Perriam, D.R. & Robinson, J. 1998.The Medieval Fortified Buildings of Cumbria. An Illustrated Gazetteer and Research Guide; CWAAS Extra Series Vol.XXIX, 1998, large 4to., 416pp
Pevsner, N. 1967. The Buildings of England. Cumberland and Westmorland; Penguin, Harmondsworth
Dismissively and erroneously lists St. Mary Magdalene Church, Spa Hotel, Orchard House and Triermain.
Pevsner, N. 1957. The Buildings of England. Northumberland; Penguin, Harmondsworth
Lists Wardrew and the Railway Station. (See also Grundy et al - 2cnd edition)
Philip, G. (publisher). n.d. . Carlisle to Hexham, Including Naworth, Lanercost, Gilsland and the Roman Wall (The Concise Series of Guides, No. 2) ; George Philip & Son, London
Gilsland section has a drawing of the Popping Stone ". . now considerably the worse for wear".
Phythian-Adams, C. 1996. Land of the Cumbrians; Scolar Press, Aldershot
Dense, fascinating, in parts controversial analysis of early mediaeval Cumbria - or what ever it was called. Much on the origin and relevance of the Barony of Gilsland, clearest statement of the relationship of Gille and Bueth to the Barony that I have seen.
Philip, G. (publisher). n.d. . Carlisle and Neighbourhood including Silloth, Naworth, Lanercost, Gilsland and the Roman Wall (The Concise series of Guides, No. 3); George Philip & Son, London
Ramm, H.G., McDowall, R.W., & Mercer, E. 1970. Shielings and Bastles; H.M.S.O.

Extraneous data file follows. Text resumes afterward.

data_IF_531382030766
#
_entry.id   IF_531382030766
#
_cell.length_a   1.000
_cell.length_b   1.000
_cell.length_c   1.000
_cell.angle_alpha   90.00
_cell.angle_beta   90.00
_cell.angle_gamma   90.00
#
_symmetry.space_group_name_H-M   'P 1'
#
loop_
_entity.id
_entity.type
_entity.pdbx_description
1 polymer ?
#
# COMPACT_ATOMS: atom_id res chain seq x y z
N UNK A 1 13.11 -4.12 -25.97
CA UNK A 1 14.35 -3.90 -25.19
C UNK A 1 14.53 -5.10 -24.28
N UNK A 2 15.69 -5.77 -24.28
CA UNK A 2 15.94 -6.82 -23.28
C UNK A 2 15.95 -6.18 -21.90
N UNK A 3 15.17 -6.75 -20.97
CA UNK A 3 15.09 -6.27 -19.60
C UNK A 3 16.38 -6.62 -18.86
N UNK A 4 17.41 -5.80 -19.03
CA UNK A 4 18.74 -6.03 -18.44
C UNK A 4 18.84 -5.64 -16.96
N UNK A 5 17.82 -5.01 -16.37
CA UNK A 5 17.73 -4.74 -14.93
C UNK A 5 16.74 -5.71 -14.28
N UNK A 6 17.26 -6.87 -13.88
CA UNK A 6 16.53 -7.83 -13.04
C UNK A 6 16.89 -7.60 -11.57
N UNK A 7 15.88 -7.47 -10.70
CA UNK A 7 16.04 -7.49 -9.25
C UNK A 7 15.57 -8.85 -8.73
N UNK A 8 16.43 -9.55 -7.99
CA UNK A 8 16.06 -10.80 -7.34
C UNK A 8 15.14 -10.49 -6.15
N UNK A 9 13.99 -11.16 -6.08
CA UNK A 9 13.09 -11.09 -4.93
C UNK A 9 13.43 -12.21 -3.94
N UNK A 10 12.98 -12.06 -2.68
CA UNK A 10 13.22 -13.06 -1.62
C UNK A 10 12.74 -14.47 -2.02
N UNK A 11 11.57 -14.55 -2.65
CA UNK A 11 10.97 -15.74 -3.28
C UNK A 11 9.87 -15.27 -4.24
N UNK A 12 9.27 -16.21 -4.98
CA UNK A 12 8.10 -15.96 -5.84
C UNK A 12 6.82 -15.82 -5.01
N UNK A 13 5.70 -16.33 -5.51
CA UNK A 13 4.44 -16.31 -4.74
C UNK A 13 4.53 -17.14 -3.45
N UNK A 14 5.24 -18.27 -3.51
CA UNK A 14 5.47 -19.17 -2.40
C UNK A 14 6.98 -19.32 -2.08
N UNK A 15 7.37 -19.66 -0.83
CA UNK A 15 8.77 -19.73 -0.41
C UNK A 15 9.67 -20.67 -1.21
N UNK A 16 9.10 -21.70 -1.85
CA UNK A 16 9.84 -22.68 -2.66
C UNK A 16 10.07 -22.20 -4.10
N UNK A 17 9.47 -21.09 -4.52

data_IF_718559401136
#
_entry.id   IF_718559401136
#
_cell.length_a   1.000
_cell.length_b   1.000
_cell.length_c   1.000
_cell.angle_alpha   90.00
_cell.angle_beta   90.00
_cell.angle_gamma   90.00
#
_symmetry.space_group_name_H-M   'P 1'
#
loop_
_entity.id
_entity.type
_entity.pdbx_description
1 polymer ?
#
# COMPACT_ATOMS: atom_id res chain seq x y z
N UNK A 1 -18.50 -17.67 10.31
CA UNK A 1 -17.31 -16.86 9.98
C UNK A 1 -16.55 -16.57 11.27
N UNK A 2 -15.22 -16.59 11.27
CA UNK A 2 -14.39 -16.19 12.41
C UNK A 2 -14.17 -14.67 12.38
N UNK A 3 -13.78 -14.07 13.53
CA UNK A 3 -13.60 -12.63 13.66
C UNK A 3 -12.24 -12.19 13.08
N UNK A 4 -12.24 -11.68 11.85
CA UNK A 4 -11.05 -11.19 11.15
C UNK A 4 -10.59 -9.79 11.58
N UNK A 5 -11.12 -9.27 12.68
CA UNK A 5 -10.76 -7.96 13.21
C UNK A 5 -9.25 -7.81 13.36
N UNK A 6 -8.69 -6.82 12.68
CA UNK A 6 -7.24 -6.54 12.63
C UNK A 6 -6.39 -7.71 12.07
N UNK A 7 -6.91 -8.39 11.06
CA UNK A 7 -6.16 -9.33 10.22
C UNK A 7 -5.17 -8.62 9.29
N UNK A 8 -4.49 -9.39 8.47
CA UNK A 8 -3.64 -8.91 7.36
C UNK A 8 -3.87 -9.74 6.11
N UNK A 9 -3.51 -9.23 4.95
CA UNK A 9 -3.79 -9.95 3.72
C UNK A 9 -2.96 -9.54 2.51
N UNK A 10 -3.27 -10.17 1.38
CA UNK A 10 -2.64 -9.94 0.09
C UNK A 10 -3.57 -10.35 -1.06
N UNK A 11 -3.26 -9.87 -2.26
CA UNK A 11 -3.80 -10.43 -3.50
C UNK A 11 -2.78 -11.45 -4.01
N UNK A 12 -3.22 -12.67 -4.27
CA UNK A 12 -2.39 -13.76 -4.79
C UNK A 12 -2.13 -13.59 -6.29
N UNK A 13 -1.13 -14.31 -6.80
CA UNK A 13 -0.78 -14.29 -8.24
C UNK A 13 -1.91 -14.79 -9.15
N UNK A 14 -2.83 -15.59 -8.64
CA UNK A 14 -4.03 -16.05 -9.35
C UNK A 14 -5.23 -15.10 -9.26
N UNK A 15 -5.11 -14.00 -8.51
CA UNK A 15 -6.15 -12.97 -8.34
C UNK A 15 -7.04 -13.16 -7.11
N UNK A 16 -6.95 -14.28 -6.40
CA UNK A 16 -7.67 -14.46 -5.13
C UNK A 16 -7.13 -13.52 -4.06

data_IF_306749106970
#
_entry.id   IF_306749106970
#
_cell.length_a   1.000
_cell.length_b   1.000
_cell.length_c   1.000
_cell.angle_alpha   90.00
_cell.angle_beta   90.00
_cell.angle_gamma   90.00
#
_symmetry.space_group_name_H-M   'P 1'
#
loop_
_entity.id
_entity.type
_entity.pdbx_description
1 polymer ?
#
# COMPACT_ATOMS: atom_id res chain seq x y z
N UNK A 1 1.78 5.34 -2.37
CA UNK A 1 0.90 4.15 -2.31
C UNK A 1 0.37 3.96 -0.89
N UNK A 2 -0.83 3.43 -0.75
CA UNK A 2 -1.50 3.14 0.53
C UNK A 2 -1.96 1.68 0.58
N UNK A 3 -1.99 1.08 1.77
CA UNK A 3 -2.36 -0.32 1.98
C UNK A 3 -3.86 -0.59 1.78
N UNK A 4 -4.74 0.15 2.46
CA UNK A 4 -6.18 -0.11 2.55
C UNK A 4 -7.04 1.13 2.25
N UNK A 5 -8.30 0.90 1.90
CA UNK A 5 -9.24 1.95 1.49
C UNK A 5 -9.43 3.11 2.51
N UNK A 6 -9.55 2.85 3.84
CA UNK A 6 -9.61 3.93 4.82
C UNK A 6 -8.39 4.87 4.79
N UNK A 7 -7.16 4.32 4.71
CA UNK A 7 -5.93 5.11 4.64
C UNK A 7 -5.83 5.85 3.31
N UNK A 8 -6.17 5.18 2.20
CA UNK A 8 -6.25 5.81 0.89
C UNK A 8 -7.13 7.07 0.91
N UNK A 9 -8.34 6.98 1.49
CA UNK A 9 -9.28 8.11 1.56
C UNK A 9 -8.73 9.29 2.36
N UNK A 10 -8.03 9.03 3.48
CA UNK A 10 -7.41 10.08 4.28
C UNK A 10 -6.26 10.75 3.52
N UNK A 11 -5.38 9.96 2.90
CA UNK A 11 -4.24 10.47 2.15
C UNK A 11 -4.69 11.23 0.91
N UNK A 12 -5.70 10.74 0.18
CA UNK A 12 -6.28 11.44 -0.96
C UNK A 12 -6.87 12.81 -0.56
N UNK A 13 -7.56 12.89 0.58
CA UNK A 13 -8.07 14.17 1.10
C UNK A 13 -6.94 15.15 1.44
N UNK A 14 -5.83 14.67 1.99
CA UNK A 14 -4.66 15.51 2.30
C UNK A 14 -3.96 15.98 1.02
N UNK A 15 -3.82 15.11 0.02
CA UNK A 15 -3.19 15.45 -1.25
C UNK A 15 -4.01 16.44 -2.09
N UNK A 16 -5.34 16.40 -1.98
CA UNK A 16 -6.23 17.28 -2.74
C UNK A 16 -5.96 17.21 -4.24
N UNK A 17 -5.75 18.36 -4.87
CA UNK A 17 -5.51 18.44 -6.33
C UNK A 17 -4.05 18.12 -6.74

Review of ancient farmsteads, shielings and bastles in William Howard's "North Moor" and surrounds. See Clack & Gosling above.
Roberts, I., Carlton, R. & Rushworth, A. 2010. Drove Roads of Northumberland; History Press, Stroud
Results of a study commissioned by Northd. Nat. Park. Very informative, including a chapter on What to See, but no index.
Robinson, T. 1709. Essay Towards a Natural History of Westmorland and Cumberland; W. Freeman, London
Robson, J.P. 1850. Summer Excursions in the North of England; R.Ward
Royal Air Force 1993. "RAF Spadeadam-The UK's Electronic Warfare Tactics Range"; Royal Air Force Public Relations Magazine; No. 5
Royal Air Force 2001. RAF Spadeadam Information Handbook; Excelsior Marketing, Royal Leamington Spa
Booklet for site personnel with details of the history and purpose of the Station, and a guide to local services.
Scott, W. See Scott section below.
Slee, M. 1917. Older Carlisle and Round About; Macbeth, London